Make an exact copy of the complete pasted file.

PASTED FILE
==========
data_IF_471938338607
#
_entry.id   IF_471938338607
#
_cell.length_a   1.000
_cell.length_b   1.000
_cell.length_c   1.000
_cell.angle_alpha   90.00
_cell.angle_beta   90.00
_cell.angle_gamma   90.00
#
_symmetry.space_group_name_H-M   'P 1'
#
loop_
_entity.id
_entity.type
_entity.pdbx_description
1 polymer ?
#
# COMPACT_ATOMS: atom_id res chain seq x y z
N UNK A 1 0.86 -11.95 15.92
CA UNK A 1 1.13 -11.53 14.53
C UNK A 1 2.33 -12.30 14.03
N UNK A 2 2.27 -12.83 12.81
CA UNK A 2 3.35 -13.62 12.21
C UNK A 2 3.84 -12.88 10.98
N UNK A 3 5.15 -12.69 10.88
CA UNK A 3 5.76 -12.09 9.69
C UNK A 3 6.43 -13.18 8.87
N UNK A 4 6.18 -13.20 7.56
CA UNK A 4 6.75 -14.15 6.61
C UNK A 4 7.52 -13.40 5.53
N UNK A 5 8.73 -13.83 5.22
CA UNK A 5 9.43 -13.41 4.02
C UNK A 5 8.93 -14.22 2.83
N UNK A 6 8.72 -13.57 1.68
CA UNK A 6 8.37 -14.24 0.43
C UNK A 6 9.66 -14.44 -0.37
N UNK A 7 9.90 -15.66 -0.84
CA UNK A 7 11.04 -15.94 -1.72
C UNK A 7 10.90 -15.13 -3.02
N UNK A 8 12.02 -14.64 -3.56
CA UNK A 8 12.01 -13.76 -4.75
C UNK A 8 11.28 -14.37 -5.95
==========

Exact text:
data_IF_471938338607
#
_entry.id   IF_471938338607
#
_cell.length_a   1.000
_cell.length_b   1.000
_cell.length_c   1.000
_cell.angle_alpha   90.00
_cell.angle_beta   90.00
_cell.angle_gamma   90.00
#
_symmetry.space_group_name_H-M   'P 1'
#
loop_
_entity.id
_entity.type
_entity.pdbx_description
1 polymer ?
#
# COMPACT_ATOMS: atom_id res chain seq x y z
N UNK A 1 0.86 -11.95 15.92
CA UNK A 1 1.13 -11.53 14.53
C UNK A 1 2.33 -12.30 14.03
N UNK A 2 2.27 -12.83 12.81
CA UNK A 2 3.35 -13.62 12.21
C UNK A 2 3.84 -12.88 10.98
N UNK A 3 5.15 -12.69 10.88
CA UNK A 3 5.76 -12.09 9.69
C UNK A 3 6.43 -13.18 8.87
N UNK A 4 6.18 -13.20 7.56
CA UNK A 4 6.75 -14.15 6.61
C UNK A 4 7.52 -13.40 5.53
N UNK A 5 8.73 -13.83 5.22
CA UNK A 5 9.43 -13.41 4.02
C UNK A 5 8.93 -14.22 2.83
N UNK A 6 8.72 -13.57 1.68
CA UNK A 6 8.37 -14.24 0.43
C UNK A 6 9.66 -14.44 -0.37
N UNK A 7 9.90 -15.66 -0.84
CA UNK A 7 11.04 -15.94 -1.72
C UNK A 7 10.90 -15.13 -3.02
N UNK A 8 12.02 -14.64 -3.56
CA UNK A 8 12.01 -13.76 -4.75
C UNK A 8 11.28 -14.37 -5.95